Single laborers' zones also offered essential retail services for the workingman. San Francisco's South of Market had fifty-one second-hand clothing stores, twenty-one of them on the employment-office block of Howard Street alone. Retailers offering new clothing did not do so for "gents," as in the rooming house districts, but called themselves "outfitters": they sold serviceable boots, Levis, heavy shirts, and gloves for distant work camps. Trunk shops and storage locker businesses catered to men leaving town for a season. Radical bookstores supplied reading material aimed at a workers' revolution. A third of the city's pawn shops were also in the district, not far from charity missions and the Salvation Army "institute" or wood yard, which was on a side street. There were barber colleges offering free haircuts, medical and dental schools offering low-cost clinics. Men could also get dental work done on credit in the single workers' zone. In San Francisco, Greek migration was strong after 1910, and the local colony of Greeks began to run South of Market tea- and coffeehouses and inexpensive restaurants frequented by single men. In the evenings, some of the shops offered exotic dance shows. Houses of prostitution or assignation were never far away, but the single workers' zone in any city had fewer women and children visible on its streets than any other residential or commercial district of the city.

Bargain eating shops filled the interstices of the South of Market. Near cheap lodging houses workers always found the most reasonably priced food. A few large lodging houses had inexpensive eateries in them and offered American plan rates to their residents. Most lodging house tenants at the turn of the century, however, relied on saloon fare and the cheapest 5-cent to 15-cent lunchrooms available. For breakfast, San Francisco's Bolz Coffee Parlor promised "three of the largest doughnuts ever fried and the biggest cup of coffee in the world" for 10 cents. Coffee Dan's advertised "one thousand beans with bread, butter, and coffee" for 15 cents.[55] On a crash economy program, a man or a woman could eat three meager meals a day for as little as 30 cents in the mid-1920s. One elderly man gave this minimum-price daily menu:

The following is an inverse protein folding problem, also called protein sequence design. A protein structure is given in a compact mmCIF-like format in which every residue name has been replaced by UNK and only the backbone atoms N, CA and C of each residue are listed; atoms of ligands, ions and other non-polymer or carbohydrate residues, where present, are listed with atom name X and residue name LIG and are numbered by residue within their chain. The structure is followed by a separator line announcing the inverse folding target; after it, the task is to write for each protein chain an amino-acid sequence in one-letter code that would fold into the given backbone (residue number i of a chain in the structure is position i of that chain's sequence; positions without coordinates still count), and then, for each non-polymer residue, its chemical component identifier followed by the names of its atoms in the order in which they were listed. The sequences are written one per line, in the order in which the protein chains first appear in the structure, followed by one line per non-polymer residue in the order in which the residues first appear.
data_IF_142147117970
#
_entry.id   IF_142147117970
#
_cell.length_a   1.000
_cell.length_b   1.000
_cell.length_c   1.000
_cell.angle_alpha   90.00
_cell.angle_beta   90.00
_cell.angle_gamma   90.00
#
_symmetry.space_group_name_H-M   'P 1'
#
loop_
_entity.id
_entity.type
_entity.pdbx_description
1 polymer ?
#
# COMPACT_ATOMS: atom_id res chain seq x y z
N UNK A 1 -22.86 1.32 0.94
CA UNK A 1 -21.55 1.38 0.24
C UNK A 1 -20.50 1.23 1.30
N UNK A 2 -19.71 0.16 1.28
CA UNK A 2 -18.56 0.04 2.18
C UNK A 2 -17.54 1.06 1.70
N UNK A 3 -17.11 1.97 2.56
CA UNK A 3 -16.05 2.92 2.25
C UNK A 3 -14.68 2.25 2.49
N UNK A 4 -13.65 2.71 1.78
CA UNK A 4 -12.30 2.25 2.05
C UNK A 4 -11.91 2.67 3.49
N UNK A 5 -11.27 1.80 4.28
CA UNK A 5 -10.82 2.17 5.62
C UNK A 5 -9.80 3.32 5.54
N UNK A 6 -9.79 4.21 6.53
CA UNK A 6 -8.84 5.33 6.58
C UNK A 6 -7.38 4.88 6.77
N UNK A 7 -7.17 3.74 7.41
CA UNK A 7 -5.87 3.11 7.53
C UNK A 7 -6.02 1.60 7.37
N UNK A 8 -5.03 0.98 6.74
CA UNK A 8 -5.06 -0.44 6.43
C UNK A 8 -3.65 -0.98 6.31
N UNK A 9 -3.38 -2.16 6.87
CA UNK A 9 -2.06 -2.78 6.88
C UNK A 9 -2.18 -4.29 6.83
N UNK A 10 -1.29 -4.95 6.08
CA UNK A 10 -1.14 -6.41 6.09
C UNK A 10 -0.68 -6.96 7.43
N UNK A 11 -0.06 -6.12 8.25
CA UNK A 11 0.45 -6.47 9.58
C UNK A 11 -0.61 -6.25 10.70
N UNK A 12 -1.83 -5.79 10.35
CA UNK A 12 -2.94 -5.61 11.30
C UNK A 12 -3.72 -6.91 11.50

Breakfast: "coffee and," 5 cents; sometimes with mush, 5 cents extra
Noon: hash, soup, bread, and coffee, 10 cents
Supper: stew, bread, and coffee, 15 cents[56]


At such rates, neither food nor service enticed the diners' palates. Over-worked waiters got plastered with food; stale bread and sour milk were common.[57] The cheapest meals were mission provisions given out free (fig. 5.18).

Life in the South of Market and other American migrant workers' areas began to change in the 1920s because of shifts in the demand for cheap work. As owners mechanized their factory, farm, mine, road-building, and lumber operations, they dramatically cut the need for casual migrant workers. The remaining migrants began to drive rickety automobiles to their work; in Kansas in 1926, for instance, over half the harvest workers came to the wheat fields by car. Having gradually lost the business of robust migrant workers who arrived by train, districts like the South of Market began to be identified more with the home guard.[58]

San Francisco had two other well-known single workers' areas. The Barbary Coast, although much tamed after its rebuilding from the 1906 fire, was still considered a disorderly district. It housed a great number of San Francisco's single sailors and longshoremen.[59] Inexpensive rooming houses and cheap lodging houses dominated the housing supply, mixed with various wholesalers' lofts, bawdy saloons, and houses of prostitution. San Francisco was the base for thousands of military men, and in their off-duty hours they often gravitated to the Barbary Coast (to the chagrin of their officers). After World War II, with the rapid decline of work for San Francisco's break-bulk water-front, the port workers were no longer needed; the recreational culture of the area was seen as an increasing threat. Not surprisingly, the Barbary Coast and waterfront areas were early targets of official and private redevelopment beginning in the 1950s. In the adjacent Chinatown, however, the neighborhood in 1990 stood much as it was rebuilt after the 1906 fire, and had similar uses.